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Species act hearing first in a series
Herald and News June 18, 2004



When members of the U.S. House Resources Committee meet in Klamath Falls next month, they will kick off a series of hearings focused on reforming the Endangered Species Act, Rep. Greg Walden says.

"It's never been modernized, never been updated," said Walden, a Republican and a member of the Resources Committee. His district includes Klamath and Lake counties.

He said the Klamath Falls hearing will focus on what is working and what is not with the 30-year old act. He said he proposed a hearing in Klamath Falls because of the impact of the Endangered Species Act, which protects suckers in Upper Klamath Lake and coho salmon in the Klamath River, and the water shutoff of 2001.

"What happened in the Klamath Basin is a perfect example of why we need to modernize the ESA," Walden said.

Titled, "The Endangered Species Act 30 Years Later: The Klamath Project," the hearing is set for 9 a.m. July 17 in Klamath Falls. The location and the list of witnesses the committee is inviting is expected to be announced next week.

The hearing also follows a string of such hearings in recent years in places where the act has caused controversy, including one in Klamath Falls in June 2001 that featured six members of Congress, four of them members Resources Committee.

Other places and issues visited in the past several years include San Diego and sand dune recreation and New Mexico and the silvery minnow, an endangered species in the middle of a water use battle.

Since the June 2001 hearing in Klamath Falls, legislators such as Walden have pushed bills calling for the addition of peer review and other reforms of the ESA. Congress hasn't passed Walden's peer review measure, echoed in the Senate by a bill proposed by Oregon Sen. Gordon Smith.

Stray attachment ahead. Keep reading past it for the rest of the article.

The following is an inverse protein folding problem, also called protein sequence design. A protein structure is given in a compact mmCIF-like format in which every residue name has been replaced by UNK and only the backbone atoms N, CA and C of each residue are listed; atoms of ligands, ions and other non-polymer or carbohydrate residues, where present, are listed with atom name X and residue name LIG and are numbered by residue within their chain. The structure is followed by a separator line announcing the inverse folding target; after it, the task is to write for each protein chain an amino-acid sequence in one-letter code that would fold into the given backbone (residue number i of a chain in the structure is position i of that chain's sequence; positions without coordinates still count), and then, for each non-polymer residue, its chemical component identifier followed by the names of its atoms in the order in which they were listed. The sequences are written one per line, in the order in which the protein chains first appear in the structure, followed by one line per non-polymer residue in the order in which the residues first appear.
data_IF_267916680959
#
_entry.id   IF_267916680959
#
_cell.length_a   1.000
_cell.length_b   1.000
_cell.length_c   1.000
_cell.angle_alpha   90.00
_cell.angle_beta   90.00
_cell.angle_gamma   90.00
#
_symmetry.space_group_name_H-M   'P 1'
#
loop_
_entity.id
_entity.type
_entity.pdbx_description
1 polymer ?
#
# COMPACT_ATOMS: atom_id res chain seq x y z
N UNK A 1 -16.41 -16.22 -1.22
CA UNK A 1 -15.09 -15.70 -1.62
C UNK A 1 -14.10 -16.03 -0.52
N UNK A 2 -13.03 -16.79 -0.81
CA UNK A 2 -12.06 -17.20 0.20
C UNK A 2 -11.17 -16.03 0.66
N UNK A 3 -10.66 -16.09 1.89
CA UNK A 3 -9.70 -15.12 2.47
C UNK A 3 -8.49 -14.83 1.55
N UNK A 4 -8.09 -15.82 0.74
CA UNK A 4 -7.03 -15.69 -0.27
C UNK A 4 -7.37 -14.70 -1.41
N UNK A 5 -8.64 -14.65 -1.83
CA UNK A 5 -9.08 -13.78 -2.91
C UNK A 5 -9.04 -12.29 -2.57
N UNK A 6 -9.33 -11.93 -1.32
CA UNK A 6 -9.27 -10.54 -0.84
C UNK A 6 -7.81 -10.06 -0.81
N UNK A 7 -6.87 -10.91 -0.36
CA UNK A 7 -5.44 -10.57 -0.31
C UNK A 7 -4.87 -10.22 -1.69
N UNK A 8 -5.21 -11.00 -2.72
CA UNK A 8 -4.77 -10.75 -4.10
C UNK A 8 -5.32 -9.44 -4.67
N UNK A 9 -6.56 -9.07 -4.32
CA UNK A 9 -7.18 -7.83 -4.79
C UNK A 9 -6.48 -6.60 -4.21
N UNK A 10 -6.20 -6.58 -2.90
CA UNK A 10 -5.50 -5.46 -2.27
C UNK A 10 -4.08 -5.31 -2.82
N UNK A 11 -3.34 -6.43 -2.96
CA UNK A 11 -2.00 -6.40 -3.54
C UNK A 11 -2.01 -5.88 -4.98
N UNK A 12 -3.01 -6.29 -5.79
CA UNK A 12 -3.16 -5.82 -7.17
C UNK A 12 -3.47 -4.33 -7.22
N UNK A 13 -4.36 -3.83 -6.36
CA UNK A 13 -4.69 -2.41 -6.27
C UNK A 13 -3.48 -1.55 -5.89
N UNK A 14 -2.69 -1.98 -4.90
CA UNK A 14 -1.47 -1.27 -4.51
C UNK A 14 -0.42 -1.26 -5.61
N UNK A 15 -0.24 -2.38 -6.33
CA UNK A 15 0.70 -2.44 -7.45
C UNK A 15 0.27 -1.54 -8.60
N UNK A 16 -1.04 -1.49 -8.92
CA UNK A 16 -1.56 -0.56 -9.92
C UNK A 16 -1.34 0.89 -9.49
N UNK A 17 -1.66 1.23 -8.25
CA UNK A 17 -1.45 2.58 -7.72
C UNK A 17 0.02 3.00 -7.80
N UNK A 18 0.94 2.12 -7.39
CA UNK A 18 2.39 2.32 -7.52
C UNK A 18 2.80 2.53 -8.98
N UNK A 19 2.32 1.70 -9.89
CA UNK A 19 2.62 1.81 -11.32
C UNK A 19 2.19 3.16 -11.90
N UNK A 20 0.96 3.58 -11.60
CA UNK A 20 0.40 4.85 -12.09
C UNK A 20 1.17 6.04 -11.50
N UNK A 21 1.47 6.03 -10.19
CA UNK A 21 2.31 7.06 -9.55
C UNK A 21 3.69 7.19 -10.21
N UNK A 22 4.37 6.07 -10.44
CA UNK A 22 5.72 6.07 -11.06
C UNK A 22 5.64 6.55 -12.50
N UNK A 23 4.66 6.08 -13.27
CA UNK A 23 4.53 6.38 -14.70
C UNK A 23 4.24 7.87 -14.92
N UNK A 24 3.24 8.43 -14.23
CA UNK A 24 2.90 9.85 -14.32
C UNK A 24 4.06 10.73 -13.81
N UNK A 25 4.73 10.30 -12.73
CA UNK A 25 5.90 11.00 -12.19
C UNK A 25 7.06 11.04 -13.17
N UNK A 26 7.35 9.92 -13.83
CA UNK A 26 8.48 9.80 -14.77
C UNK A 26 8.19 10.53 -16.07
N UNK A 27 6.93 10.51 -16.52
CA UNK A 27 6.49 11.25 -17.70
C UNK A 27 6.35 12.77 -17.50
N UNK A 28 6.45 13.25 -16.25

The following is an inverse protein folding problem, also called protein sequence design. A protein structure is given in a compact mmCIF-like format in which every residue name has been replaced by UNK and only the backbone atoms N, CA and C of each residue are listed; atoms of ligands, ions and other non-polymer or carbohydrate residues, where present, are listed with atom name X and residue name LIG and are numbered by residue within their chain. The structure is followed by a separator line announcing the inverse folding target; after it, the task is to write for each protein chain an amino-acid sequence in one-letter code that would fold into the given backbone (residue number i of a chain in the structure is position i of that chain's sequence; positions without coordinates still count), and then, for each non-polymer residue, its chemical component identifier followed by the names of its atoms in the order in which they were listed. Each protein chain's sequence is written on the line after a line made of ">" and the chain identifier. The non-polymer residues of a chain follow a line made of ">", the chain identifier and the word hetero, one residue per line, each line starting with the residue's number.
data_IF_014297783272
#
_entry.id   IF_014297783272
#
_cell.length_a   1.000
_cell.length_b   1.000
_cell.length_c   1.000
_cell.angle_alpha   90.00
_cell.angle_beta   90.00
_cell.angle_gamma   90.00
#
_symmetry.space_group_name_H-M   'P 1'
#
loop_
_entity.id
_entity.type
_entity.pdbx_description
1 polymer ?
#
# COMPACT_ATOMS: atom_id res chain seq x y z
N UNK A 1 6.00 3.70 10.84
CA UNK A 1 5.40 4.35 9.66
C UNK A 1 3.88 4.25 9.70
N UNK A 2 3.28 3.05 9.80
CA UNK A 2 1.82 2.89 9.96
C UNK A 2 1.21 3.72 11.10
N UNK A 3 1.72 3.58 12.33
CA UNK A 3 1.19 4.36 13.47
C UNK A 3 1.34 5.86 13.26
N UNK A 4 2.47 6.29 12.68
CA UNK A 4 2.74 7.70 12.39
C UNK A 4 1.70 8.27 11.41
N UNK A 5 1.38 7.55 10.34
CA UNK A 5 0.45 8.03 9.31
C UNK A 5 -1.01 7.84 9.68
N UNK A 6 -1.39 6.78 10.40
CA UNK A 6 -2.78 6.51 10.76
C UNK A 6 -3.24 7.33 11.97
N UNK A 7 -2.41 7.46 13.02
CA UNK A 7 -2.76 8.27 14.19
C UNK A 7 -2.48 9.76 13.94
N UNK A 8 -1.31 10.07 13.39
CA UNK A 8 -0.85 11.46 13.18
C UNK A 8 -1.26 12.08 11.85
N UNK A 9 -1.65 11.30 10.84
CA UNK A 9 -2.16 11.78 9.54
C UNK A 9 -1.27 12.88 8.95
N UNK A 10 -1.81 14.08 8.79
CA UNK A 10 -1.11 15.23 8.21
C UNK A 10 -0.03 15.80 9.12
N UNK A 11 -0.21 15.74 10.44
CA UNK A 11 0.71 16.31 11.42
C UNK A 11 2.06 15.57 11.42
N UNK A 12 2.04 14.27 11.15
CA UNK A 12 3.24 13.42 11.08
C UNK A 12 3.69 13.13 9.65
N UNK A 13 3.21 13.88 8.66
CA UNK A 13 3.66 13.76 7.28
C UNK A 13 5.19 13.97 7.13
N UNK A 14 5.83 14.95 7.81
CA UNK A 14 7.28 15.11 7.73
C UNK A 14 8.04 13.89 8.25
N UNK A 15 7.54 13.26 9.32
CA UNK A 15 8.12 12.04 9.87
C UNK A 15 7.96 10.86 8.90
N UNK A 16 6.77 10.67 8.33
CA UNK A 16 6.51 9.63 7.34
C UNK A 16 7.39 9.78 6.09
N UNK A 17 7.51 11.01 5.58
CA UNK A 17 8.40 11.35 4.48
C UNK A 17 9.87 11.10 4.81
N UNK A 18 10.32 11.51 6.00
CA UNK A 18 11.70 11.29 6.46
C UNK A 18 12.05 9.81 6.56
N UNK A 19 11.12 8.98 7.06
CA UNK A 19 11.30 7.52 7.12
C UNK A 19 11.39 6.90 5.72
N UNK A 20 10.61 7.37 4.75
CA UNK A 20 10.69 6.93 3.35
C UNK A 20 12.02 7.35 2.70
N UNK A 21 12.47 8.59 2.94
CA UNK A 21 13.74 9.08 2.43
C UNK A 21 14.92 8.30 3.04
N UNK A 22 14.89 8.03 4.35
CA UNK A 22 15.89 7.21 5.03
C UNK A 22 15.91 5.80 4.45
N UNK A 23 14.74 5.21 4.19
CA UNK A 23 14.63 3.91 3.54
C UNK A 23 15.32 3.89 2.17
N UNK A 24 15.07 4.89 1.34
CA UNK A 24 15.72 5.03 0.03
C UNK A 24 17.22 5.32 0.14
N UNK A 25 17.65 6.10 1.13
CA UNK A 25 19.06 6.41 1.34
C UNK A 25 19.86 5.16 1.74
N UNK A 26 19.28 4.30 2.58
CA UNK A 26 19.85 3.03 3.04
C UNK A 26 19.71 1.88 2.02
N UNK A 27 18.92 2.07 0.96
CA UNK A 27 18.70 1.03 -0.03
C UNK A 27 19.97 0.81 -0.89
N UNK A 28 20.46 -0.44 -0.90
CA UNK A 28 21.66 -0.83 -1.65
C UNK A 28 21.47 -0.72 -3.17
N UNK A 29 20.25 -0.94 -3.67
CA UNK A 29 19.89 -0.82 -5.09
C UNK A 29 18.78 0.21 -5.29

Over the 30 years of the ESA, Walden said, many have set out to change the law, but failed because they tried to change all of the act at once and didn't focus on specific problems.

Now, he said, lawmakers are doing that and hearings, like the one set for July, will help refine what problems need to be focused on first. His bill, HR 1662, zeros in on peer view and evaluation of science.

On April 28, Rep. Richard Pombo of California, the chair of the committee who will most likely lead the July hearing, marked the 30th anniversary of the ESA by saying it is more clear than ever that it has failed.

"Unintended consequences have rendered this a broken law that checks species in for conservation and recovery, but never checks them out," he said in a press release issued that day. "Congress has a responsibility to improve the ESA, to focus our effort on results for species recovery, and that begins here at the Resources Committee."

The 2001 hearing in Klamath Falls sparked a call from lawmakers for peer review of the science that supports the ESA and the decisions that result from it.

President Richard Nixon signed the act into law in 1973, giving the federal government the authority to identify endangered and threatened species and then have the means to conserve and recover their ecosystems to revive their populations.

The act has failed to do this, says Pombo, a California Republican who represents San Joaquin County an parts of Almeda, Contra Costa and Santa Clara counties and has been on a crusade to reform the ESA for almost a decade.

In the April press release, he said that U.S. Fish and Wildlife Service statistics show that only 12 of the 1300 species put under ESA protection have recovered.





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